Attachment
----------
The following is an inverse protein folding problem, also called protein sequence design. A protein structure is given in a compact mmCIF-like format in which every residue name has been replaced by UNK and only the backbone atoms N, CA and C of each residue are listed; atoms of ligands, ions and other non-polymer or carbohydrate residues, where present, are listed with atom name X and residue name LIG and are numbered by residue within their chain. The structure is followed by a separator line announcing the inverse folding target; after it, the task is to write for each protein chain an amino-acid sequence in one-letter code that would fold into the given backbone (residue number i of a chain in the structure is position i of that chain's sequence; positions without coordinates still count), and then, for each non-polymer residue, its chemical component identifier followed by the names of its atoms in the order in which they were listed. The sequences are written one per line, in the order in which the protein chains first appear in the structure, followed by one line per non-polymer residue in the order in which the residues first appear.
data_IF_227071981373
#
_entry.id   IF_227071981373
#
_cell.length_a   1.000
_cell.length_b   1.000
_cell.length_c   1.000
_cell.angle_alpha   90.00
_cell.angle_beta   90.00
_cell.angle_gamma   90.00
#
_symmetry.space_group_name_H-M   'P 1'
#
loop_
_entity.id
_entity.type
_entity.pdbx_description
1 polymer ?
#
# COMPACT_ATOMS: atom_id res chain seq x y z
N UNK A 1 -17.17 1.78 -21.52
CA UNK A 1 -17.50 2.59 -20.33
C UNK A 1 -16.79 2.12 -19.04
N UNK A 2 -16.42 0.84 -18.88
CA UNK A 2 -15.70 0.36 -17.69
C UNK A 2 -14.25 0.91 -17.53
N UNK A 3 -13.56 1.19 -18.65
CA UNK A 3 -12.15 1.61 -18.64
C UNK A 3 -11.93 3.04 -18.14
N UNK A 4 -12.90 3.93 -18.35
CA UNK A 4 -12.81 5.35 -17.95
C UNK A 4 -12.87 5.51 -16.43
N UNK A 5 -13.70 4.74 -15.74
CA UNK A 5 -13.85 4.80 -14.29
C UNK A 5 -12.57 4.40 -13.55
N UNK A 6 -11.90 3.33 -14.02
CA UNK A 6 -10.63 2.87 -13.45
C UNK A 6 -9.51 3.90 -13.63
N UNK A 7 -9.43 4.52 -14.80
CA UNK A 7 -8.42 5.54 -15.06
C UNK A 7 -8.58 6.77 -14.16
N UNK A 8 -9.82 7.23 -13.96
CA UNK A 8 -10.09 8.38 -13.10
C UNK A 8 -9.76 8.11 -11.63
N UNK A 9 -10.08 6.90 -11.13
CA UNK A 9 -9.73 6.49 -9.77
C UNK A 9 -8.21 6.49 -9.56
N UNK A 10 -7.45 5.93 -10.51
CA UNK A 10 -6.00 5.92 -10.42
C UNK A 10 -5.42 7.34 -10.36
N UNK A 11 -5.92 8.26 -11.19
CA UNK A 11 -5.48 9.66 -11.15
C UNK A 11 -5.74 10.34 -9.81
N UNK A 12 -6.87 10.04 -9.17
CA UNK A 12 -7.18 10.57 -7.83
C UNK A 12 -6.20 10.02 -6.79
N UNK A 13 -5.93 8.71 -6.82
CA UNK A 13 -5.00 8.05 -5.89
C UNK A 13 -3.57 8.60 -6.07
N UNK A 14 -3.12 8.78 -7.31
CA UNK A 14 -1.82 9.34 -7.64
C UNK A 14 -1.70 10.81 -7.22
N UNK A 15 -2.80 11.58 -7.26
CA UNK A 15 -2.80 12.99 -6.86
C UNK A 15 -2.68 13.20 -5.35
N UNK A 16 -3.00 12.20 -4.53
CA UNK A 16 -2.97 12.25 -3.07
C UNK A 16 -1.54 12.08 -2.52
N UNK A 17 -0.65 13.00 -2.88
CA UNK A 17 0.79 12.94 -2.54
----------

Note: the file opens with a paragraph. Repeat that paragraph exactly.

The following is an inverse protein folding problem, also called protein sequence design. A protein structure is given in a compact mmCIF-like format in which every residue name has been replaced by UNK and only the backbone atoms N, CA and C of each residue are listed; atoms of ligands, ions and other non-polymer or carbohydrate residues, where present, are listed with atom name X and residue name LIG and are numbered by residue within their chain. The structure is followed by a separator line announcing the inverse folding target; after it, the task is to write for each protein chain an amino-acid sequence in one-letter code that would fold into the given backbone (residue number i of a chain in the structure is position i of that chain's sequence; positions without coordinates still count), and then, for each non-polymer residue, its chemical component identifier followed by the names of its atoms in the order in which they were listed. The sequences are written one per line, in the order in which the protein chains first appear in the structure, followed by one line per non-polymer residue in the order in which the residues first appear.